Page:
Metabolism is the set of chemical reactions that happen in the cells of living organisms to sustain life. These processes allow organisms to grow and reproduce, maintain their structures, and respond to their environments. Metabolism is usually divided into two categories...

 urea) is present in the stomach
The stomach is a muscular, hollow, dilated part of the alimentary canal which functions as an important organ of the digestive tract in some animals, including vertebrates, echinoderms, insects , and molluscs. It is involved in the second phase of digestion, following mastication .The stomach is...

, and hence that H. pylori bacteria are present.

For the two different forms of urea, different instrumentation is required; carbon-14 is normally measured by scintillation
Scintillation can refer to:*Scintillation , atmospheric effects which influence astronomical observations*Interplanetary scintillation, fluctuations of radio waves caused by the solar wind...

. Carbon-13 can be detected by a breath test using carbon-13 by isotope ratio mass spectrometry or by mass correlation spectrometry. For carbon-13, a baseline breath sample before taking urea is required for comparison with the post-urea sample. In case breath sample analysis is done using isotope ratio mass spectrometry, a 2-point sampling is required with a 20 to 30-minute duration between them. Samples are sent to a reference laboratory for analysis. Mass correlation spectrometry can be performed as an office-based test since breath samples are continuously collected, and results are provided immediately within minutes.

The difference between the pre and post urea measurements is used to determine infection. This value is compared to a cut-off value. Results below the value are assumed to be negative, those above positive. The cut-off value itself is determined by comparing the results of patients with two or more different detection methods. The value is chosen that gives the best combination of sensitivity and specificity.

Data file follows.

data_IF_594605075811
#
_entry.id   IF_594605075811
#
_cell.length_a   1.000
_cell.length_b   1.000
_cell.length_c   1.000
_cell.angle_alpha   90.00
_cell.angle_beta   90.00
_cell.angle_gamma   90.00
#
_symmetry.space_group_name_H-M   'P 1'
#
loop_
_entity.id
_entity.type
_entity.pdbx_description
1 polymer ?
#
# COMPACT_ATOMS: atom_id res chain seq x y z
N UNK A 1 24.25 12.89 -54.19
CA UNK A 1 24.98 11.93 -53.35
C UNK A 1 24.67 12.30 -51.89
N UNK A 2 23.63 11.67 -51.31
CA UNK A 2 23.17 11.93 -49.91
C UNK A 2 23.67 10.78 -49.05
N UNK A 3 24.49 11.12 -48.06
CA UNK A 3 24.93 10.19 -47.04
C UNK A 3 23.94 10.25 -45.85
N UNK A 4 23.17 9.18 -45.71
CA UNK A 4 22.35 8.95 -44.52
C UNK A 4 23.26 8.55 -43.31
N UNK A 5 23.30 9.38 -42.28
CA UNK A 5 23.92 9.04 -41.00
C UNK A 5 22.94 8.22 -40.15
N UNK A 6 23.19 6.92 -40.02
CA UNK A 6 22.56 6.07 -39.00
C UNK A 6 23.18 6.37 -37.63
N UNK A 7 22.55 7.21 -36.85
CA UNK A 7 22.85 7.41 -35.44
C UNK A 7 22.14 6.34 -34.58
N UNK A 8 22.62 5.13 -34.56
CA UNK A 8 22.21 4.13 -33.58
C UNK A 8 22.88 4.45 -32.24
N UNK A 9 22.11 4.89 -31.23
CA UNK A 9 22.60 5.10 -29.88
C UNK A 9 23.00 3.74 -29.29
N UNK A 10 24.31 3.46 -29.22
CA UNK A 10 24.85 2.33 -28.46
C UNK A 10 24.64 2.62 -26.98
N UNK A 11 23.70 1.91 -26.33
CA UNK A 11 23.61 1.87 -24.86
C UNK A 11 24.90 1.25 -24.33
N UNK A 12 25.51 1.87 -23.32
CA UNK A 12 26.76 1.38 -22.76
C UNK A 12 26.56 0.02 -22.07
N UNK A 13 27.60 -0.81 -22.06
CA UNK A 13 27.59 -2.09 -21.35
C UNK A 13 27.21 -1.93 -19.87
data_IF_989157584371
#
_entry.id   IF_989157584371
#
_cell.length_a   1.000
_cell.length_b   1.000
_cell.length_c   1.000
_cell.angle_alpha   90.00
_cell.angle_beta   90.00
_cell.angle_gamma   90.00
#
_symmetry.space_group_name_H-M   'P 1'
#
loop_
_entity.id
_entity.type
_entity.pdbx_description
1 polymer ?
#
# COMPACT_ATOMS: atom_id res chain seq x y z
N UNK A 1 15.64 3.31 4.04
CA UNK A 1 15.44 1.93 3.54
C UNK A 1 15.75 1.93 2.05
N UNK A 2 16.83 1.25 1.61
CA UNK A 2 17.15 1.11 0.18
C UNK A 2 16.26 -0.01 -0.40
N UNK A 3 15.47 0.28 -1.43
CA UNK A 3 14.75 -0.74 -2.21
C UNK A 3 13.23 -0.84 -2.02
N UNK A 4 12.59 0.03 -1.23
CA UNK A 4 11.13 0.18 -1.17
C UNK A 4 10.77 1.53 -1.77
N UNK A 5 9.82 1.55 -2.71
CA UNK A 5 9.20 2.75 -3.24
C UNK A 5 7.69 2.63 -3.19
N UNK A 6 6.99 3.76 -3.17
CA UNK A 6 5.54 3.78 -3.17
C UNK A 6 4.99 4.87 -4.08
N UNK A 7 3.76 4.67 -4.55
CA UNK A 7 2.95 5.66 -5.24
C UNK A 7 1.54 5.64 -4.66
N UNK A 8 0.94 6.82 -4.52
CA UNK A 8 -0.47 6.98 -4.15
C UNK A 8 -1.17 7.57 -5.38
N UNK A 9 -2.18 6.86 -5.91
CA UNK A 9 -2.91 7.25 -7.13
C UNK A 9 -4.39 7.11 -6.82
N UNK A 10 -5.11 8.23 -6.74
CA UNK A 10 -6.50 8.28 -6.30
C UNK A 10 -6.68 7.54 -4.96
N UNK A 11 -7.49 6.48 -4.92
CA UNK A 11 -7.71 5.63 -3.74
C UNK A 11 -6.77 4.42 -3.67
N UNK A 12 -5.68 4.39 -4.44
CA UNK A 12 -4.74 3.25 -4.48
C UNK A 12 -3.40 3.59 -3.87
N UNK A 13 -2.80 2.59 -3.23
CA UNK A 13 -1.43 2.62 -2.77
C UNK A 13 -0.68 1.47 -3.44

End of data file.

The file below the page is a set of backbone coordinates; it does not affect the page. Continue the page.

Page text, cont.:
The test measures active H. pylori infection. If antibiotics are depressing the amount of H. pylori present, or the stomach conditions are less acidic than normal, the amount of urease present will be lessened.

Accordingly the test should only be performed 14 days after stopping acid reducing medication (proton pump inhibitor
Proton pump inhibitor
Proton-pump inhibitors are a group of drugs whose main action is a pronounced and long-lasting reduction of gastric acid production. They are the most potent inhibitors of acid secretion available today. The group followed and has largely superseded another group of pharmaceuticals with similar...

s, PPI) or 28 days after stopping antibiotic treatment. Some clinicians believe that a reservoir of H. pylori in dental plaque can affect the result.

See also

  • Rapid urease test
    Rapid urease test
    Rapid urease test, also known as the CLO test , is a rapid test for diagnosis of Helicobacter pylori. The basis of the test is the ability of H. pylori to secrete the urease enzyme, which catalyzes the conversion of urea to ammonia and bicarbonate.-Process:The test is performed at the time of...

     (done on biopsy
    A biopsy is a medical test involving sampling of cells or tissues for examination. It is the medical removal of tissue from a living subject to determine the presence or extent of a disease. The tissue is generally examined under a microscope by a pathologist, and can also be analyzed chemically...

     specimens after upper endoscopy)
  • Breath test
    Breath test
    A breath test is a type of test performed on air generated from the act of exhalation.Types include:*Breathalyzer - By far the most common usage of this term relates to the legal breath test to determine if a person is driving under the influence of alcohol.*Hydrogen breath test - it is becoming...

External links